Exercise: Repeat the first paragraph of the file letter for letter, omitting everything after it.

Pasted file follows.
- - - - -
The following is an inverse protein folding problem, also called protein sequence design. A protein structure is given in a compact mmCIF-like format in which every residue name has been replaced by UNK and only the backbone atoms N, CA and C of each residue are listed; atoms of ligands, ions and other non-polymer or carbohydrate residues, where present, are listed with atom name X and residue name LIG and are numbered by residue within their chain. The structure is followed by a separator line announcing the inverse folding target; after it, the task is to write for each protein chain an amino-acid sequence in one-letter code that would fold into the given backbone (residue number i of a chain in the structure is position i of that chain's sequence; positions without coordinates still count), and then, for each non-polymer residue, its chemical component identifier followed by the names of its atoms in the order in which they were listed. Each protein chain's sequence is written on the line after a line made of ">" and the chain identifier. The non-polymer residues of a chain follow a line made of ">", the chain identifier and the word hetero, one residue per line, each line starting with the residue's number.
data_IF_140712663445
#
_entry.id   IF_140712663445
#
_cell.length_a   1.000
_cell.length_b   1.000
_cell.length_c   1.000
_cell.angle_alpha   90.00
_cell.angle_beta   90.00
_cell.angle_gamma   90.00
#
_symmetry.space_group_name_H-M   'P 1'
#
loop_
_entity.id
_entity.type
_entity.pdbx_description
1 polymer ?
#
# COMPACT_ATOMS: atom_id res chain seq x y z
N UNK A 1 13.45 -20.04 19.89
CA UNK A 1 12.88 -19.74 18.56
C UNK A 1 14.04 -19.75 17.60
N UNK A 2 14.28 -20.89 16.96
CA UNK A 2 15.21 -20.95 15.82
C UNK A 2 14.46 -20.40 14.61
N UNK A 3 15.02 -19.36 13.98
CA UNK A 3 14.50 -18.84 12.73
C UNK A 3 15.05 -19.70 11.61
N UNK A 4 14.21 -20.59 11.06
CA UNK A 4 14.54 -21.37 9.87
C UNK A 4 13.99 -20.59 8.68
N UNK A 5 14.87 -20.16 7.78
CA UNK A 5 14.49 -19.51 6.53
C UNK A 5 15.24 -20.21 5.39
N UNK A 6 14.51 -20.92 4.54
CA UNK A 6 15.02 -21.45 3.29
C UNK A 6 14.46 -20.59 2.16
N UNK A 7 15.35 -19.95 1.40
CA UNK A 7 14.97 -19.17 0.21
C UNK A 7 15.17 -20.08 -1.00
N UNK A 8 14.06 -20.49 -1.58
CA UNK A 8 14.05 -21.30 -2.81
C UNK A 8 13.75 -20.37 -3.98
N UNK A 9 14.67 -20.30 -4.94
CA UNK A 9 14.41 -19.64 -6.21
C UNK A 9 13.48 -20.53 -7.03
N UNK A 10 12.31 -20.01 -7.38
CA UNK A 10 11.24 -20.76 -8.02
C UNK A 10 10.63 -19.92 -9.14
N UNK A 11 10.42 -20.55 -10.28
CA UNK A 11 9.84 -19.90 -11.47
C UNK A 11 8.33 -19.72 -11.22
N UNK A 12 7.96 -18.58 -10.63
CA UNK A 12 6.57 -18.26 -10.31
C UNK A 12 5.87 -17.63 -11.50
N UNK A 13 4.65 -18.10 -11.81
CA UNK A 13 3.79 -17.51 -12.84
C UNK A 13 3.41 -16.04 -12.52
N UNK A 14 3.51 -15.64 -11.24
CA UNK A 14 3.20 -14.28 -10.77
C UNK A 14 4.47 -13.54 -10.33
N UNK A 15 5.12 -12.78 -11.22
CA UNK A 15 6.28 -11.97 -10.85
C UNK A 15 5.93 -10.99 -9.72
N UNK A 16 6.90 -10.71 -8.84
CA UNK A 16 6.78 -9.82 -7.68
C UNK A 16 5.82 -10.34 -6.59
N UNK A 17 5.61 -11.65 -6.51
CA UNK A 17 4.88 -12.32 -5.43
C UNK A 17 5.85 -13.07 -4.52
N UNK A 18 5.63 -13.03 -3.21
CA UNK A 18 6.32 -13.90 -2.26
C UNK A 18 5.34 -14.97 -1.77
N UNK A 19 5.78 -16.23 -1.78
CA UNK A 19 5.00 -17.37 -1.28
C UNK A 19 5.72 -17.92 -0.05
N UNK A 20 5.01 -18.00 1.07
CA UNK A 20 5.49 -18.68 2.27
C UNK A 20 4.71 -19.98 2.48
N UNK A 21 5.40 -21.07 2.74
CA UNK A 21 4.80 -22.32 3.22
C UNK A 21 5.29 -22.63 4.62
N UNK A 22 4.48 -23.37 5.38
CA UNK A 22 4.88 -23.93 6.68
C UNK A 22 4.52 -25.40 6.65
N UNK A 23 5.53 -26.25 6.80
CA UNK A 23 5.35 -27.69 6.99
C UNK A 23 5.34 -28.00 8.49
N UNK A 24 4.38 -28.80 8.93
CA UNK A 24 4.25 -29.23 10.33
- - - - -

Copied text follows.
The following is an inverse protein folding problem, also called protein sequence design. A protein structure is given in a compact mmCIF-like format in which every residue name has been replaced by UNK and only the backbone atoms N, CA and C of each residue are listed; atoms of ligands, ions and other non-polymer or carbohydrate residues, where present, are listed with atom name X and residue name LIG and are numbered by residue within their chain. The structure is followed by a separator line announcing the inverse folding target; after it, the task is to write for each protein chain an amino-acid sequence in one-letter code that would fold into the given backbone (residue number i of a chain in the structure is position i of that chain's sequence; positions without coordinates still count), and then, for each non-polymer residue, its chemical component identifier followed by the names of its atoms in the order in which they were listed. Each protein chain's sequence is written on the line after a line made of ">" and the chain identifier. The non-polymer residues of a chain follow a line made of ">", the chain identifier and the word hetero, one residue per line, each line starting with the residue's number.